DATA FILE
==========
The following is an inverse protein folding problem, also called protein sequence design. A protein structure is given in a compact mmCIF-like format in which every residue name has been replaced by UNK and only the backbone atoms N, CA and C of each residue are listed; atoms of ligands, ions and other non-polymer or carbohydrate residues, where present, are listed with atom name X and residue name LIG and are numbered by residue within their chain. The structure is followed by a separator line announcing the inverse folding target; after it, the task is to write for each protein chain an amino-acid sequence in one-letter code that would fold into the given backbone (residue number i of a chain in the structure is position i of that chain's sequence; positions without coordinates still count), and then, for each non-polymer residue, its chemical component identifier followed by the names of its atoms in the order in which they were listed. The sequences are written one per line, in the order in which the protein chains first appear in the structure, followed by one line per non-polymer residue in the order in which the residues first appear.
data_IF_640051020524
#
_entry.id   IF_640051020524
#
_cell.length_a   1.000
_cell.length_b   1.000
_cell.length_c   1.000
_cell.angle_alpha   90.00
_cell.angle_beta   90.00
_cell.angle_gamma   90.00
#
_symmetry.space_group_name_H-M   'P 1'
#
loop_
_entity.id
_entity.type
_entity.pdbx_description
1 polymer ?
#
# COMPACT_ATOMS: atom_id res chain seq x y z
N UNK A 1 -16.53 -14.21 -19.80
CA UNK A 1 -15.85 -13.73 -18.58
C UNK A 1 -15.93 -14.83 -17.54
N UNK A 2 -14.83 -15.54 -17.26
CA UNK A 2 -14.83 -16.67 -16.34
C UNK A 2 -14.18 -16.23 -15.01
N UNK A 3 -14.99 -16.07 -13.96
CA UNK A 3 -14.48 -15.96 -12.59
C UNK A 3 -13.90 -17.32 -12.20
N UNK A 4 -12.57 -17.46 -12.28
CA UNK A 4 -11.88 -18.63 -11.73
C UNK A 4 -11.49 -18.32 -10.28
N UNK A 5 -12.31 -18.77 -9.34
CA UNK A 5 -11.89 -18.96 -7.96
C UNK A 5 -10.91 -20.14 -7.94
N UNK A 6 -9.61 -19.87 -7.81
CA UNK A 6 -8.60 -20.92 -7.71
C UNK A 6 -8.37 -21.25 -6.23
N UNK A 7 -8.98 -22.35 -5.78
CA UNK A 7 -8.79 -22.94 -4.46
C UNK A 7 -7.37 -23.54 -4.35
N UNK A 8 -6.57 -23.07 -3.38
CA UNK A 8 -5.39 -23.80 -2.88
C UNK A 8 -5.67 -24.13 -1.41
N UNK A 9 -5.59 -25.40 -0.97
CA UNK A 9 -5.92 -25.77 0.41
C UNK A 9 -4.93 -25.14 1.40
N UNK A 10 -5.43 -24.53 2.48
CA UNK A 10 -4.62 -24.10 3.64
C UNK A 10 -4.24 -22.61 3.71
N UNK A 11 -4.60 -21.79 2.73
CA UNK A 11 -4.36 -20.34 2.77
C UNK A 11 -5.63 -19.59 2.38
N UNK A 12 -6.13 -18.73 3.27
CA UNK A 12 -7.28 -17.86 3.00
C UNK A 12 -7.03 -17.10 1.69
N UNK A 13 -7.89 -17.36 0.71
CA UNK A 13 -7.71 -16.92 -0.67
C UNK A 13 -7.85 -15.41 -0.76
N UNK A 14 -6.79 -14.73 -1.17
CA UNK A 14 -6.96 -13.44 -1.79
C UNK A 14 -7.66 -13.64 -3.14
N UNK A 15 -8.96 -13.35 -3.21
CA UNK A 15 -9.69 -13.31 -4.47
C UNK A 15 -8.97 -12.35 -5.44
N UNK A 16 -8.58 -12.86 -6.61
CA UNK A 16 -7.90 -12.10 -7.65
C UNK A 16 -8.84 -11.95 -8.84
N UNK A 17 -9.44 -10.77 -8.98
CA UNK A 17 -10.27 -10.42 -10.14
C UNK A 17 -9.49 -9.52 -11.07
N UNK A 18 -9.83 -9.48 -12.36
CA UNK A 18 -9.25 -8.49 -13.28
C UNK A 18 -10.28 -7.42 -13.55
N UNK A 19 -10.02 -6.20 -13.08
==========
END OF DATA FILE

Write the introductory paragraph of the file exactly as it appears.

The following is an inverse protein folding problem, also called protein sequence design. A protein structure is given in a compact mmCIF-like format in which every residue name has been replaced by UNK and only the backbone atoms N, CA and C of each residue are listed; atoms of ligands, ions and other non-polymer or carbohydrate residues, where present, are listed with atom name X and residue name LIG and are numbered by residue within their chain. The structure is followed by a separator line announcing the inverse folding target; after it, the task is to write for each protein chain an amino-acid sequence in one-letter code that would fold into the given backbone (residue number i of a chain in the structure is position i of that chain's sequence; positions without coordinates still count), and then, for each non-polymer residue, its chemical component identifier followed by the names of its atoms in the order in which they were listed. The sequences are written one per line, in the order in which the protein chains first appear in the structure, followed by one line per non-polymer residue in the order in which the residues first appear.